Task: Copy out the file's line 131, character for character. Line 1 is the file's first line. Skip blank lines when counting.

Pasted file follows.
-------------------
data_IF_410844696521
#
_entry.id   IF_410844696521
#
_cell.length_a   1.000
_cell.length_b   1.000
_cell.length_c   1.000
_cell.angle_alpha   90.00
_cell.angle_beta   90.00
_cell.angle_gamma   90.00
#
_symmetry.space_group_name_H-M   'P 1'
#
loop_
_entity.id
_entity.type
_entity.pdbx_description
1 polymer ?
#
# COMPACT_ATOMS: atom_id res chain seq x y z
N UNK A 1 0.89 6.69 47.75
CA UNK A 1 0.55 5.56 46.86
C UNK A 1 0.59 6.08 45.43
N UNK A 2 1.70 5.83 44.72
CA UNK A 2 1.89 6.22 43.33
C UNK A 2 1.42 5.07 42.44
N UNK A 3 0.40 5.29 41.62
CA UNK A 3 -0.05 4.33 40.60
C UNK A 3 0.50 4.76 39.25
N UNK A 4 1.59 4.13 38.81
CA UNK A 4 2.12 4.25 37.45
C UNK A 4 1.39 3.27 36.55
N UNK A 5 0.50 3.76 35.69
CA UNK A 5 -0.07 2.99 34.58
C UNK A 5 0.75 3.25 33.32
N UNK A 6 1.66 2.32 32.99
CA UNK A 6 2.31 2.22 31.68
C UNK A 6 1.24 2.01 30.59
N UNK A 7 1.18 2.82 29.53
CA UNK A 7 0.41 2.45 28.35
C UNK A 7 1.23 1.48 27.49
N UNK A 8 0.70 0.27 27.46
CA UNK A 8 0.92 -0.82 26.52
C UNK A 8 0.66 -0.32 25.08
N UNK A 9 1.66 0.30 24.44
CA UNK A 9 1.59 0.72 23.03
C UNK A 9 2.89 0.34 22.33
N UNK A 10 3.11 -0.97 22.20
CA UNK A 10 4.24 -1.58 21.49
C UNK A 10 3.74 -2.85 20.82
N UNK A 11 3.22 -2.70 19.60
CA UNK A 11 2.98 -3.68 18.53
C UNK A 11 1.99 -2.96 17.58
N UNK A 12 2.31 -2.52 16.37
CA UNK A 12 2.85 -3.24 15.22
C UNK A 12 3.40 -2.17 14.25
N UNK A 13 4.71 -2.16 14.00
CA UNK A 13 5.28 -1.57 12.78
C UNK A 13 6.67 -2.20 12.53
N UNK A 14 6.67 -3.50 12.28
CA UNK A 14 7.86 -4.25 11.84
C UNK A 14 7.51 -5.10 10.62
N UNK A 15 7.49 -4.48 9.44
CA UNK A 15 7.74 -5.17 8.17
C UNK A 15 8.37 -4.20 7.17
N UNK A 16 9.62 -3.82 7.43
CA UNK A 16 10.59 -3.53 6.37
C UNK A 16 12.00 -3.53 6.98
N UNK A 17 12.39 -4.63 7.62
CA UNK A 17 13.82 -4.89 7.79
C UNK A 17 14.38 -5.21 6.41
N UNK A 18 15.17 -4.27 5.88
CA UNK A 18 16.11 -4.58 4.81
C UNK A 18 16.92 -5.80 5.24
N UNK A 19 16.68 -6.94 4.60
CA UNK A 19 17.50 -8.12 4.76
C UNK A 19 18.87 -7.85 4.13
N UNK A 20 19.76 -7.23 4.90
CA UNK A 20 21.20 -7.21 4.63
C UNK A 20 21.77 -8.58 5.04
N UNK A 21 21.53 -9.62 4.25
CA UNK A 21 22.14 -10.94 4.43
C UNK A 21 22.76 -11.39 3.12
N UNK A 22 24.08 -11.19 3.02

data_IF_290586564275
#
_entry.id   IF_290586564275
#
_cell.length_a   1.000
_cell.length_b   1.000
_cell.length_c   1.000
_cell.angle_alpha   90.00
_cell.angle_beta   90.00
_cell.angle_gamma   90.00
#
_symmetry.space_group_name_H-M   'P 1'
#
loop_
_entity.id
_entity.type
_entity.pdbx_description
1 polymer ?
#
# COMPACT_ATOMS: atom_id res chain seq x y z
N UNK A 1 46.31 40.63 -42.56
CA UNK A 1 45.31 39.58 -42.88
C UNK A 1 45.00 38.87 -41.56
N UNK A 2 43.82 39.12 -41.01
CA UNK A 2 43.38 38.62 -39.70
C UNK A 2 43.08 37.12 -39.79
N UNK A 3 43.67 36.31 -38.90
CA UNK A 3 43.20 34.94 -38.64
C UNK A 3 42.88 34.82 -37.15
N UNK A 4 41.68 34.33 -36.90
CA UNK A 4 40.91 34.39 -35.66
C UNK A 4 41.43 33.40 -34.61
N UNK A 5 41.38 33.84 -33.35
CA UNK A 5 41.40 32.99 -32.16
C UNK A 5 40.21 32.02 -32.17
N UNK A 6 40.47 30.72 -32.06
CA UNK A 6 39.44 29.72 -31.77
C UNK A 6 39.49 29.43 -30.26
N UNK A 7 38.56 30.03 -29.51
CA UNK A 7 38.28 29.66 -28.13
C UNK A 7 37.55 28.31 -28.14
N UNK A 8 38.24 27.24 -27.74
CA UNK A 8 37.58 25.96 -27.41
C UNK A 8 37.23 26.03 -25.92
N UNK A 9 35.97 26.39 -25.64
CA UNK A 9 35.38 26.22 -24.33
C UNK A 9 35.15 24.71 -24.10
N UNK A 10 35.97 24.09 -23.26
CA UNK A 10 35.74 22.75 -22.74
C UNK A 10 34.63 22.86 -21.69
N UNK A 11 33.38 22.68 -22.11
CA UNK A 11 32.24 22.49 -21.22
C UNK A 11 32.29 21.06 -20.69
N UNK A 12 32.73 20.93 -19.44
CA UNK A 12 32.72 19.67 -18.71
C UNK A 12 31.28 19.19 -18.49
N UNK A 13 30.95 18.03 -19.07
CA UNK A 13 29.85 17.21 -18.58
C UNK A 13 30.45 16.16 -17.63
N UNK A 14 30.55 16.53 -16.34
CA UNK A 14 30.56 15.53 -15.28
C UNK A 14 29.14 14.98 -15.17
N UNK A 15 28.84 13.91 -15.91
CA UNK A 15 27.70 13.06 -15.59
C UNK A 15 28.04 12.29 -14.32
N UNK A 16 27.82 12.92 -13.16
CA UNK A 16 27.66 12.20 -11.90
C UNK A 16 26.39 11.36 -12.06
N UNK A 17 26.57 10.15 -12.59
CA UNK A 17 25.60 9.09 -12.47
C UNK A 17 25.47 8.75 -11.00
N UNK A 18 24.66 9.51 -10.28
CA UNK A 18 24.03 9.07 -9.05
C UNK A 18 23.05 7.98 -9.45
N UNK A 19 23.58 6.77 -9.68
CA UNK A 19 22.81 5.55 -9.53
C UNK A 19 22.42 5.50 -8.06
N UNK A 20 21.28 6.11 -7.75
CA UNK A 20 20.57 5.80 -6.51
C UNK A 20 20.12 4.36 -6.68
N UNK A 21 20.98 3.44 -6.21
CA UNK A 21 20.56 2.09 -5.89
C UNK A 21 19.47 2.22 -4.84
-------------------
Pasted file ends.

C UNK A 9 35.15 24.71 -24.10